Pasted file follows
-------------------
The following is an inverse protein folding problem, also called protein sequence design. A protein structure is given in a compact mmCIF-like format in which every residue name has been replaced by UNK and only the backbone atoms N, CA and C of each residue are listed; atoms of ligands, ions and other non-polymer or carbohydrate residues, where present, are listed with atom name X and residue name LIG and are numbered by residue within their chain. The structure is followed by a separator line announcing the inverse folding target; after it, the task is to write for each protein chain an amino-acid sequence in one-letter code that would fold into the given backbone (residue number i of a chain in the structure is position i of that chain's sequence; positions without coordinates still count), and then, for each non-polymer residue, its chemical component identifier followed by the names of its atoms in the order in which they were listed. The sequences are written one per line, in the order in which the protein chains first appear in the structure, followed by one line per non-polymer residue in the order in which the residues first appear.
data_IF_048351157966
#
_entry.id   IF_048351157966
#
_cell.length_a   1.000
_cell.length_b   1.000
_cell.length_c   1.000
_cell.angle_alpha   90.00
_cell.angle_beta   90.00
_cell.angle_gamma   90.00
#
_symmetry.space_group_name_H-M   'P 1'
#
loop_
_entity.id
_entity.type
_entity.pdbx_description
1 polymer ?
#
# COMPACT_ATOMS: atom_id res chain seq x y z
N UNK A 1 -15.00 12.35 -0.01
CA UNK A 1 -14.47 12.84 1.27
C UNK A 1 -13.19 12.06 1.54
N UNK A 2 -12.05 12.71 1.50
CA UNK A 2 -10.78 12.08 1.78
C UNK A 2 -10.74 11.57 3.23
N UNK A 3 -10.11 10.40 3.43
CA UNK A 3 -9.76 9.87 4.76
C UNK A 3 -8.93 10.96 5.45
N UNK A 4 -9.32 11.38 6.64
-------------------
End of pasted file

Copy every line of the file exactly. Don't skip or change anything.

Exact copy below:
The following is an inverse protein folding problem, also called protein sequence design. A protein structure is given in a compact mmCIF-like format in which every residue name has been replaced by UNK and only the backbone atoms N, CA and C of each residue are listed; atoms of ligands, ions and other non-polymer or carbohydrate residues, where present, are listed with atom name X and residue name LIG and are numbered by residue within their chain. The structure is followed by a separator line announcing the inverse folding target; after it, the task is to write for each protein chain an amino-acid sequence in one-letter code that would fold into the given backbone (residue number i of a chain in the structure is position i of that chain's sequence; positions without coordinates still count), and then, for each non-polymer residue, its chemical component identifier followed by the names of its atoms in the order in which they were listed. The sequences are written one per line, in the order in which the protein chains first appear in the structure, followed by one line per non-polymer residue in the order in which the residues first appear.
data_IF_048351157966
#
_entry.id   IF_048351157966
#
_cell.length_a   1.000
_cell.length_b   1.000
_cell.length_c   1.000
_cell.angle_alpha   90.00
_cell.angle_beta   90.00
_cell.angle_gamma   90.00
#
_symmetry.space_group_name_H-M   'P 1'
#
loop_
_entity.id
_entity.type
_entity.pdbx_description
1 polymer ?
#
# COMPACT_ATOMS: atom_id res chain seq x y z
N UNK A 1 -15.00 12.35 -0.01
CA UNK A 1 -14.47 12.84 1.27
C UNK A 1 -13.19 12.06 1.54
N UNK A 2 -12.05 12.71 1.50
CA UNK A 2 -10.78 12.08 1.78
C UNK A 2 -10.74 11.57 3.23
N UNK A 3 -10.11 10.40 3.43
CA UNK A 3 -9.76 9.87 4.76
C UNK A 3 -8.93 10.96 5.45
N UNK A 4 -9.32 11.38 6.64